The United Kingdom possesses one of the highest rates of mesothelioma in the world, largely because the UK government permitted the use of asbestos long after other countries outlawed the mineral's use.
In addition to permitting the use of asbestos, shipbuilders historically are among the people most affected by mesothelioma, and the shipbuilding industry plays a large role in the history of the United Kingdom, especially around the time of World War II.
The cause of the disease is linked to asbestos exposure, and shipbuilding throughout the world featured hundreds of asbestos products used for insulation, including those vessels used in the British Armed Forces. The material was considered ideal for use aboard ships until the 1980s. Asbestos could be found in the engine and boiler rooms, as well as in the walls, floors and ceilings of rooms such as the sleeping quarters and the galley. Shipbuilders and those who served on military vessels could have inhaled airborne asbestos fibers while working on the ships.
However, researchers acknowledge it is possible the percentage of people contracting mesothelioma in the UK is the same now as it was then, but tracking the disease is now much better.
As in the majority of countries, most UK residents who die from the disease are older than 65, though some younger individuals have been diagnosed because of secondhand exposure and indirect contact with asbestos materials. Men comprise about 80 percent of people who receive a mesothelioma diagnosis in the UK, which also fits the worldwide profile for the cancer.
However, the annual number of deaths among women has increased more rapidly than the increase among men over the last 10 years. Figures for women rose 68 percent in the last decade, compared to 35 percent for men. Women are often exposed to asbestos indirectly by living in areas near asbestos factories or coming into contact with people who worked with asbestos.
People in the UK who worked in the shipbuilding industry prior to the 1980s and who served aboard a ship containing asbestos are at high risk for asbestos exposure and mesothelioma. Ships are notoriously loaded with asbestos insulation and asbestos parts.
When ships are retro-fitted, maintained or repaired, there is a risk of asbestos fibers becoming airborne. These fibers are what lay the groundwork for an asbestos-related disease.
Construction workers in the UK are another high-risk group, primarily because asbestos was so prevalent for so long in the country’s older buildings and residences. Structures erected or renovated prior to 2000 are likely to contain asbestos. By comparison, buildings constructed after the 1980s in the United States are presumed to have only a minimal amount of asbestos, if any at all.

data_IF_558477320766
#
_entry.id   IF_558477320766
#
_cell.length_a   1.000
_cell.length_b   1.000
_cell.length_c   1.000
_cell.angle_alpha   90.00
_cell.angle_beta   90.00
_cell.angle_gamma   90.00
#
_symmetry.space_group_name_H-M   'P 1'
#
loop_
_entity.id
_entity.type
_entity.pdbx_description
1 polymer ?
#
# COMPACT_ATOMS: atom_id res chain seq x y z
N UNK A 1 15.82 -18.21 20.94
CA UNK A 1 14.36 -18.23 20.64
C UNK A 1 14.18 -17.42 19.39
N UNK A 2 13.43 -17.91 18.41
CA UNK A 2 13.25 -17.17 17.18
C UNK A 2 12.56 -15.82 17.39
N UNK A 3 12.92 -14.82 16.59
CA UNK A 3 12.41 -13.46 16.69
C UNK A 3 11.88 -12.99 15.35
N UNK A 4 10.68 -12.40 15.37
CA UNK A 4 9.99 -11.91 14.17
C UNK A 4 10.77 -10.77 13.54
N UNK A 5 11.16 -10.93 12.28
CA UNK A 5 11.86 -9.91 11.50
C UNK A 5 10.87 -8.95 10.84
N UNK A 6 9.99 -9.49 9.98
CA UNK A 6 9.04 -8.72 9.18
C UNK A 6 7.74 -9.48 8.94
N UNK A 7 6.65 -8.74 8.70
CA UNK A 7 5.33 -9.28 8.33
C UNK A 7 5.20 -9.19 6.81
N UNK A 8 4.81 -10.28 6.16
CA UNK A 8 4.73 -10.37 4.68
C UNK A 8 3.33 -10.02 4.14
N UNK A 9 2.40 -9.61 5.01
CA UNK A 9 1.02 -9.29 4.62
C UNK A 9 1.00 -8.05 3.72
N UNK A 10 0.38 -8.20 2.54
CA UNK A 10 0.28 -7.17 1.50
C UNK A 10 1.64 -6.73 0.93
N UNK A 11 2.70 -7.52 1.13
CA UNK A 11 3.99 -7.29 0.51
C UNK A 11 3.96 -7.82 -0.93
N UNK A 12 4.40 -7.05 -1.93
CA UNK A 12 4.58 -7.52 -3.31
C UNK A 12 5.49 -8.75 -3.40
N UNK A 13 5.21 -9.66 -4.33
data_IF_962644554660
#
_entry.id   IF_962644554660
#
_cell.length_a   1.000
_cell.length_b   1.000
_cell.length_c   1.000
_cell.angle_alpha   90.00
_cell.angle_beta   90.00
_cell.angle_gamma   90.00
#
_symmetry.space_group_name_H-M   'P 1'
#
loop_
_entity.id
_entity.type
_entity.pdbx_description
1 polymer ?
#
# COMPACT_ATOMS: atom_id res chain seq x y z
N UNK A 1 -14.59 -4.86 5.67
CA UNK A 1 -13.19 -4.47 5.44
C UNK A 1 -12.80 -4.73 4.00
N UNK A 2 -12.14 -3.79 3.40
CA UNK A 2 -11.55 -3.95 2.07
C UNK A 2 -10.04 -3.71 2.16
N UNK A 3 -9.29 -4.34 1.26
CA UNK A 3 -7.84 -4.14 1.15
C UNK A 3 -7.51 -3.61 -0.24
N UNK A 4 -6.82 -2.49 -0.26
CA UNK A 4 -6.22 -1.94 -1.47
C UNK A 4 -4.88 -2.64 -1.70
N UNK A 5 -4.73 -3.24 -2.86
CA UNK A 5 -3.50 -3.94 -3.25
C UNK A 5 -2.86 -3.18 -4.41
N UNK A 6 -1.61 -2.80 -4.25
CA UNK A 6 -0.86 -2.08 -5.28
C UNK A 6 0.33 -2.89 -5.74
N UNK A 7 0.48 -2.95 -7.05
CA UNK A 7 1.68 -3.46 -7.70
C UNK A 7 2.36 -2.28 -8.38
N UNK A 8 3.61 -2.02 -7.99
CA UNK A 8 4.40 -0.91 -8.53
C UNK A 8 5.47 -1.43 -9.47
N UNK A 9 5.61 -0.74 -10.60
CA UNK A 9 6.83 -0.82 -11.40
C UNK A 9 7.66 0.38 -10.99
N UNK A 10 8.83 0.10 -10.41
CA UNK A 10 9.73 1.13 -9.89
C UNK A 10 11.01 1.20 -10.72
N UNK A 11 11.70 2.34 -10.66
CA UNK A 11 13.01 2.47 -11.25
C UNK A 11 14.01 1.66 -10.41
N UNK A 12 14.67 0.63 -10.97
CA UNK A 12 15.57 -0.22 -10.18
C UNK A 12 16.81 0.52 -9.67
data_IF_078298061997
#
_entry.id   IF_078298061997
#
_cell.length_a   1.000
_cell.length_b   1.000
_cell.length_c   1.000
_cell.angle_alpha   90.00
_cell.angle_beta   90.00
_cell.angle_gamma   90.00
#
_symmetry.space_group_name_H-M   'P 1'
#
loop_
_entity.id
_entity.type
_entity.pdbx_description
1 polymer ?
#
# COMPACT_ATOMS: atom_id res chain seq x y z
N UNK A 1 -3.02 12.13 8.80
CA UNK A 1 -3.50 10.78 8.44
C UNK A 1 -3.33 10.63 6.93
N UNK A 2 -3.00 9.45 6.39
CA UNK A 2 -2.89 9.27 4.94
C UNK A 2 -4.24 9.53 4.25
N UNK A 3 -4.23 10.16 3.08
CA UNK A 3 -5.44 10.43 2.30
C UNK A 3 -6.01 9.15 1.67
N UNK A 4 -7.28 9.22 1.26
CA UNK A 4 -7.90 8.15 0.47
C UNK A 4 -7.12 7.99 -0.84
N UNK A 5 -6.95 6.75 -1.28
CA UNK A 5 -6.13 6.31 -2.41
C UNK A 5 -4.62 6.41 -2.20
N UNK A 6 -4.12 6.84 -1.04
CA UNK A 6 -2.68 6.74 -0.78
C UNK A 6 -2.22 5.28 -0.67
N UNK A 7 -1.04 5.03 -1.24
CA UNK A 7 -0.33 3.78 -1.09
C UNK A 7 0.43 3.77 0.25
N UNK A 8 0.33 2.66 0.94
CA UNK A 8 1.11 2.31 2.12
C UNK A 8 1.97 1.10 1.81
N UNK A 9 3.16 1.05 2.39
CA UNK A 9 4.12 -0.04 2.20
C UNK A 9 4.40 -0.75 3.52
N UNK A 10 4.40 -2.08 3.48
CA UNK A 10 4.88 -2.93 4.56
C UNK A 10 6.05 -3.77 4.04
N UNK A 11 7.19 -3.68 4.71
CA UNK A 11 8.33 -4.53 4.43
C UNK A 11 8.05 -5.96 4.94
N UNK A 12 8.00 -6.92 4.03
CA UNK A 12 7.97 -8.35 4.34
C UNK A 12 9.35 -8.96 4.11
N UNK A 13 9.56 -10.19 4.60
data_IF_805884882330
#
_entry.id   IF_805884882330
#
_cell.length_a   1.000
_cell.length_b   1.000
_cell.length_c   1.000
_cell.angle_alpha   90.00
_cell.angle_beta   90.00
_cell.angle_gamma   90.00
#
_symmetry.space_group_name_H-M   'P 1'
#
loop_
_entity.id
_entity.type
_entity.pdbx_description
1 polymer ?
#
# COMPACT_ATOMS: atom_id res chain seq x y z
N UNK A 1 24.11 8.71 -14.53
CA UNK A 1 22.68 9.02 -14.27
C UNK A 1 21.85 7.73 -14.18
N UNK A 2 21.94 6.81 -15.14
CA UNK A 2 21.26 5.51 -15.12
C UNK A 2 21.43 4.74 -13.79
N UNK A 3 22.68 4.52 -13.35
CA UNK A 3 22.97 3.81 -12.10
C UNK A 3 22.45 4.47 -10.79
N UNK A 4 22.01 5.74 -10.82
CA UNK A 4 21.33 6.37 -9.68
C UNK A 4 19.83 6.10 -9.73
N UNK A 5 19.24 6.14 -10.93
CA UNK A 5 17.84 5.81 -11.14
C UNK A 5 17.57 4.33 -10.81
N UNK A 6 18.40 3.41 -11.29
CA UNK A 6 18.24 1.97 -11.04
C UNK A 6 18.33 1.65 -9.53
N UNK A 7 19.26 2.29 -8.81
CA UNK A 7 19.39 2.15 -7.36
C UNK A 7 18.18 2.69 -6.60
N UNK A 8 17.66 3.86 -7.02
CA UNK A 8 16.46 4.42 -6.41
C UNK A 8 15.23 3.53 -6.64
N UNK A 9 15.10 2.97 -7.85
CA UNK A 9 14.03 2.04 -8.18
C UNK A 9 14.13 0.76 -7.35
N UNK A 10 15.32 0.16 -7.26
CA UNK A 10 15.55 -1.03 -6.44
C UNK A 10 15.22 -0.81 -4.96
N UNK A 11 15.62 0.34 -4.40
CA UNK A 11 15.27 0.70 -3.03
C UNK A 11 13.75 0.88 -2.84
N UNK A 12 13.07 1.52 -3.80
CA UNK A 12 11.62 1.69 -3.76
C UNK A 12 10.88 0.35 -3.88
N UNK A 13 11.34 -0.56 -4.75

Other occupations at a high risk for asbestos exposure include HVAC engineers, plasterers, roofing contractors, demolition crews, painters, pipe fitters, maintenance workers and teachers.
In 2013, a total of 2,538 UK residents died from mesothelioma, and from 2011 to 2013 — the last year in which figures are available — the UK’s mesothelioma rates rose to 68.2 per million for men and 12.7 per million for women.
The UK’s Health and Safety Executive (HSE) shows there has been a general increase in the number of deaths from mesothelioma in most of the country’s regions. The only regions that saw a slight decrease for males were Scotland, North East, South East and West Midlands. An upward trend for women is found in all regions.
Asbestos was also widely used in factories, chemical plants, power plants, refineries, commercial buildings and homes and schools in the UK. Little thought was given to the potential dangers of the mineral, even though scientific findings from as early as the 1920s and 1930s suggested the material was causing serious respiratory illnesses in individuals exposed to airborne asbestos fibers.
In the 1970s, it became apparent that cases of mesothelioma and other asbestos-related diseases were on the rise in England, Scotland, Wales and Northern Ireland. Legislators recognized it was necessary to take action to control and possibly ban the use of this toxic material, and hospitals realized they needed to account for people who required specialized treatment for this rare cancer.
Not every hospital in the UK has specialists who can treat the disease. The Royal Marsden Hospital, with locations in London and Surrey, is one of the best cancer hospitals in the UK that often treats mesothelioma patients. It is the oldest dedicated cancer hospital in the world. The Lung Unit at The Royal sees more than 500 new patients each year and employs a multidisciplinary team of experts. The facilities offer state-of-the-art treatment and participation in ongoing mesothelioma clinical trials.